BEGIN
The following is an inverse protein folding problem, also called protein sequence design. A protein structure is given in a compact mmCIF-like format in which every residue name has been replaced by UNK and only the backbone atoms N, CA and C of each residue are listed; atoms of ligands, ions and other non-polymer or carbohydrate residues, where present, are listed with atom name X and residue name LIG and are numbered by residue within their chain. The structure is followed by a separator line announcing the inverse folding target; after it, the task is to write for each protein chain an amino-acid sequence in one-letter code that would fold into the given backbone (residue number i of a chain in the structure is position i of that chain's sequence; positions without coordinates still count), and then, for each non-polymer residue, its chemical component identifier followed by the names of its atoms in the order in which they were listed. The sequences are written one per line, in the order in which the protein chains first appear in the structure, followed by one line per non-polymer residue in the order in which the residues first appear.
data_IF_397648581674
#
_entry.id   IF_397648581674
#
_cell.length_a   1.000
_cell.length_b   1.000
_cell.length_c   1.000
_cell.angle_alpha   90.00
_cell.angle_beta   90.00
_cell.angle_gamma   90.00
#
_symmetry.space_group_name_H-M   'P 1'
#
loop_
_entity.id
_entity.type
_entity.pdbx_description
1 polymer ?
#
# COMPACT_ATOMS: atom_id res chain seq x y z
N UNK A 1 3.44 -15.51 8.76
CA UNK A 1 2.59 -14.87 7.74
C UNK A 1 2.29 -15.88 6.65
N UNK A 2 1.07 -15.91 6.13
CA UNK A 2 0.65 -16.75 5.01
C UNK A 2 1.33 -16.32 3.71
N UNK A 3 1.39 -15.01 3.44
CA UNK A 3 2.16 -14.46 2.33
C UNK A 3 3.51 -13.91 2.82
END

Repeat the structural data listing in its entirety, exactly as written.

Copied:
The following is an inverse protein folding problem, also called protein sequence design. A protein structure is given in a compact mmCIF-like format in which every residue name has been replaced by UNK and only the backbone atoms N, CA and C of each residue are listed; atoms of ligands, ions and other non-polymer or carbohydrate residues, where present, are listed with atom name X and residue name LIG and are numbered by residue within their chain. The structure is followed by a separator line announcing the inverse folding target; after it, the task is to write for each protein chain an amino-acid sequence in one-letter code that would fold into the given backbone (residue number i of a chain in the structure is position i of that chain's sequence; positions without coordinates still count), and then, for each non-polymer residue, its chemical component identifier followed by the names of its atoms in the order in which they were listed. The sequences are written one per line, in the order in which the protein chains first appear in the structure, followed by one line per non-polymer residue in the order in which the residues first appear.
data_IF_397648581674
#
_entry.id   IF_397648581674
#
_cell.length_a   1.000
_cell.length_b   1.000
_cell.length_c   1.000
_cell.angle_alpha   90.00
_cell.angle_beta   90.00
_cell.angle_gamma   90.00
#
_symmetry.space_group_name_H-M   'P 1'
#
loop_
_entity.id
_entity.type
_entity.pdbx_description
1 polymer ?
#
# COMPACT_ATOMS: atom_id res chain seq x y z
N UNK A 1 3.44 -15.51 8.76
CA UNK A 1 2.59 -14.87 7.74
C UNK A 1 2.29 -15.88 6.65
N UNK A 2 1.07 -15.91 6.13
CA UNK A 2 0.65 -16.75 5.01
C UNK A 2 1.33 -16.32 3.71
N UNK A 3 1.39 -15.01 3.44
CA UNK A 3 2.16 -14.46 2.33
C UNK A 3 3.51 -13.91 2.82